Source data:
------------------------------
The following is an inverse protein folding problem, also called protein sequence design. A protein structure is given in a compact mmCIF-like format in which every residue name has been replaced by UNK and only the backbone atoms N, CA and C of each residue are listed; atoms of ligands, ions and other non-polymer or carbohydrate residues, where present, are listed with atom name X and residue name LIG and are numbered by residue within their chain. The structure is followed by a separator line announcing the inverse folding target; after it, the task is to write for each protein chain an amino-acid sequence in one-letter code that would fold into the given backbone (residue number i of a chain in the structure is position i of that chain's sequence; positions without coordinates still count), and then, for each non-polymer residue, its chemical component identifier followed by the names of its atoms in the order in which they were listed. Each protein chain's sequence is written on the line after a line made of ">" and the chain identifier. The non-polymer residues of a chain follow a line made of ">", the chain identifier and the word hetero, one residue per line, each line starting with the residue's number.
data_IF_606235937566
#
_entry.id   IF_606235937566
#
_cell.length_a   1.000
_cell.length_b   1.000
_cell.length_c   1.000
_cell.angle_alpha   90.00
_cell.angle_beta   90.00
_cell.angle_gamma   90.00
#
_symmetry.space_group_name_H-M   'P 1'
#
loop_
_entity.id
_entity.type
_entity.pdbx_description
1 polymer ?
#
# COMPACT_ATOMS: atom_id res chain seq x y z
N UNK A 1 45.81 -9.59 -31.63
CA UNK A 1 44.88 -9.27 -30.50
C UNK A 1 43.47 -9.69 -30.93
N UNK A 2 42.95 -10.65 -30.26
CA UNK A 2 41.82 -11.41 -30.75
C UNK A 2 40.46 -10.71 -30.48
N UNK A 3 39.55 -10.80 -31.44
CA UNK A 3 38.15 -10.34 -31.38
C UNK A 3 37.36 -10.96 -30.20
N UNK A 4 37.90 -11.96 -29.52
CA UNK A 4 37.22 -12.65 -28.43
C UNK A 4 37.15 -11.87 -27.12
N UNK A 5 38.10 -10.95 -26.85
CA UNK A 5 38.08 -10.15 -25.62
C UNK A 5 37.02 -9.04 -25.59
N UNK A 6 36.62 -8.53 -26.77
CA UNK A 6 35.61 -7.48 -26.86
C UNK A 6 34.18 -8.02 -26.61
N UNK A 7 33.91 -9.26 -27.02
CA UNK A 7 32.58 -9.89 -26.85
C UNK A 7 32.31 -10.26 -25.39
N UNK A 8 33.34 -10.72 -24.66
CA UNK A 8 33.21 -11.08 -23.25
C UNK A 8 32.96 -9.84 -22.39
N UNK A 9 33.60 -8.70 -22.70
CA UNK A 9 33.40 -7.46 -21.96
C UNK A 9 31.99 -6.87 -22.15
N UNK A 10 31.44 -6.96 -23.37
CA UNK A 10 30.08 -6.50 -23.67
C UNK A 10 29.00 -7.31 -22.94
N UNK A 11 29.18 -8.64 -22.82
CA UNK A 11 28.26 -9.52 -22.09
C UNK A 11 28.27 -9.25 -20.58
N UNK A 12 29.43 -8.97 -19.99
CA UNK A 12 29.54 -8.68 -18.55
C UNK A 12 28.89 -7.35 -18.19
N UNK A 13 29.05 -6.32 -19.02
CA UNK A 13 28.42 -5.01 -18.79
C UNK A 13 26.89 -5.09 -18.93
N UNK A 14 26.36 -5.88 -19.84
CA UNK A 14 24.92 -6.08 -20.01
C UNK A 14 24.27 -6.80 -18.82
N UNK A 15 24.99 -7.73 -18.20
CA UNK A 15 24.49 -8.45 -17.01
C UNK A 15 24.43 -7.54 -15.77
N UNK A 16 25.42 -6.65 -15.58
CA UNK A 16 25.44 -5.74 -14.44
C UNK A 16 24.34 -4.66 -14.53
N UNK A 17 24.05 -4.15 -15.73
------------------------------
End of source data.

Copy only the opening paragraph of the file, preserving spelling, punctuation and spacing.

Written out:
The following is an inverse protein folding problem, also called protein sequence design. A protein structure is given in a compact mmCIF-like format in which every residue name has been replaced by UNK and only the backbone atoms N, CA and C of each residue are listed; atoms of ligands, ions and other non-polymer or carbohydrate residues, where present, are listed with atom name X and residue name LIG and are numbered by residue within their chain. The structure is followed by a separator line announcing the inverse folding target; after it, the task is to write for each protein chain an amino-acid sequence in one-letter code that would fold into the given backbone (residue number i of a chain in the structure is position i of that chain's sequence; positions without coordinates still count), and then, for each non-polymer residue, its chemical component identifier followed by the names of its atoms in the order in which they were listed. Each protein chain's sequence is written on the line after a line made of ">" and the chain identifier. The non-polymer residues of a chain follow a line made of ">", the chain identifier and the word hetero, one residue per line, each line starting with the residue's number.